CW: Pulse shooting, grief
“The thing is,” my friend said recently, “Jesus can’t really help me with the way being human involves making mistakes. Because They never made any.”
But Jesus did die once, maybe twice, depending on who you say Jesus is. So They know something about death.
And then, approximately fifty people, mostly Puerto Ricans, were murdered by assault rifle in a shooting at Pulse, a gay nightclub in Orlando, Florida. Unlike Jesus, they do not have a promise of returning to us in this life.
But they do have the promise of remaining with us.
We remember the loss and the hate that brought it with clarity and we are immovable.
To the power of being human. We bear witness. To the beauty, the risk, and the glory of being queer, we bear witness. We are queer and we are gorgeous.
In one of Their most famous sermons, Jesus talked about all the ways humans are wonderful, and all the ways in which being connected with God and with Everything is splendid.
Splendid are those who grieve deeply over misfortunes: The more deeply they grieve, the stronger they become.
Splendid are the gentle: The world will be safe in their hands.
Splendid are those who have a passion for justice: They will get things done.
(Quick sidebar: I don’t share these words to say that everything happens for a reason. In fact, I believe that some things happen for no reason, as this shooting, but that as we make meaning of it, as we care for one another, the fruit of our sorrow grows and becomes evident. Strength as a possible fruit of grief makes sense to me, but do not worry or wonder if you are wrong if you can only grieve right now. The fruit is a possibility, not a requirement or a burden. Your grief is real. You are doing it right.)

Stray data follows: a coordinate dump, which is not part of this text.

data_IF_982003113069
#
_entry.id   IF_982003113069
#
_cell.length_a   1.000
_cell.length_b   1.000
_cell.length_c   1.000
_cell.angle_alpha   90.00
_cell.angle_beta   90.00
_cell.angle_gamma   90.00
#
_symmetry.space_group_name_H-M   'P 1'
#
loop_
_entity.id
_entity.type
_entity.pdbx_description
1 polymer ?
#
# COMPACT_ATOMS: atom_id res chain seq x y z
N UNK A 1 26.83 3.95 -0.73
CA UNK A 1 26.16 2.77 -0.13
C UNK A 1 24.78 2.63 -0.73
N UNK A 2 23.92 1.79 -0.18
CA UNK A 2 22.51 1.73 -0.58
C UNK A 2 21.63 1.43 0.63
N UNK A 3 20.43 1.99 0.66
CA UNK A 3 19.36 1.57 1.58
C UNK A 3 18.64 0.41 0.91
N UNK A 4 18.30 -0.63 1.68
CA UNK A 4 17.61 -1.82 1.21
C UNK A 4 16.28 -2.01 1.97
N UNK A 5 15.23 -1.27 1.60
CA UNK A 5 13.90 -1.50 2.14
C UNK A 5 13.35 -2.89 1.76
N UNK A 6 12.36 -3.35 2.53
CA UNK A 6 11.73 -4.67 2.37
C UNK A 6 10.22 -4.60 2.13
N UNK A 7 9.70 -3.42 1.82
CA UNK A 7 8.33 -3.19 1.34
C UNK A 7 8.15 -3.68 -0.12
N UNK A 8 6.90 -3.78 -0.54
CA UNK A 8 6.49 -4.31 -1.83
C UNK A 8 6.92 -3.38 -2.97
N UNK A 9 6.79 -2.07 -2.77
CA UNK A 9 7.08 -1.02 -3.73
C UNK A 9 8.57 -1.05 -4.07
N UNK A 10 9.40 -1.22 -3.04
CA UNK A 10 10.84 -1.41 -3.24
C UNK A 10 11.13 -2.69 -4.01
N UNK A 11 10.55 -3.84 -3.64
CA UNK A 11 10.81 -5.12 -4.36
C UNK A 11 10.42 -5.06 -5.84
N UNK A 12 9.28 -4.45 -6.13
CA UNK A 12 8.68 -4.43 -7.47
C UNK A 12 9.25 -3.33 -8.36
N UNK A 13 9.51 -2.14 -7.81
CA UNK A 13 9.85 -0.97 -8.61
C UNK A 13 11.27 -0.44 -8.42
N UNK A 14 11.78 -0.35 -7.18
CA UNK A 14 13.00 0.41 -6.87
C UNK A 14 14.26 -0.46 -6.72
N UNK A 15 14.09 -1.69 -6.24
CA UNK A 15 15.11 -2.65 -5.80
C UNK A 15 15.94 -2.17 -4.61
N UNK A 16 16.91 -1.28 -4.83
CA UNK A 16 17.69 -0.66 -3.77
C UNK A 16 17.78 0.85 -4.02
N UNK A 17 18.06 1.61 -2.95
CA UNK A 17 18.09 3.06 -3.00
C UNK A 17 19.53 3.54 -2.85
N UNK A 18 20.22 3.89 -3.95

Jesus went on to say this: You are like a lighthouse built to make travel safer in a dark world.
The response to the hate in the United States today, the willful misunderstanding is singular. It must be your love for each person you encounter. If you are queer, trans, bisexual, lesbian, gay, or another orientation for which you have a specific name or lived experience, it is your light that is the answer. You are the lighthouse, and you are the gift.
But, for now, let your grief be felt. Find the place in your body where your grief sits. Put your hand there in an act of tenderness and care. Drink cups of tea and cry with your friends. Write angry poems, songs, and letters. Use the fire inside you to turn up your beautiful light and destroy the darkness. Use your light to direct the next part of your journey. Use your grief as a tool for dismantling and creating if that gives you power and comfort.
Splendid are those who grieve deeply.
You know that sometimes people talk about wholehearted crying as an ugly cry. And Jesus, the One with their act together, also cried when Their friend died.
So, some people said, “It’s obvious that Jesus loved their friend deeply.”
Don’t get it twisted. When you tell the truth with your tears, it is beautiful. There aren’t so many easy answers, but there is love and comfort in Beloved Community. Let your grief bring you to being together with others.
Scripture quotations are from, Good as New: A Radical Retelling of the Scriptures by John Henson who has created in Good As New, a translation that confronts and unseats homophobia.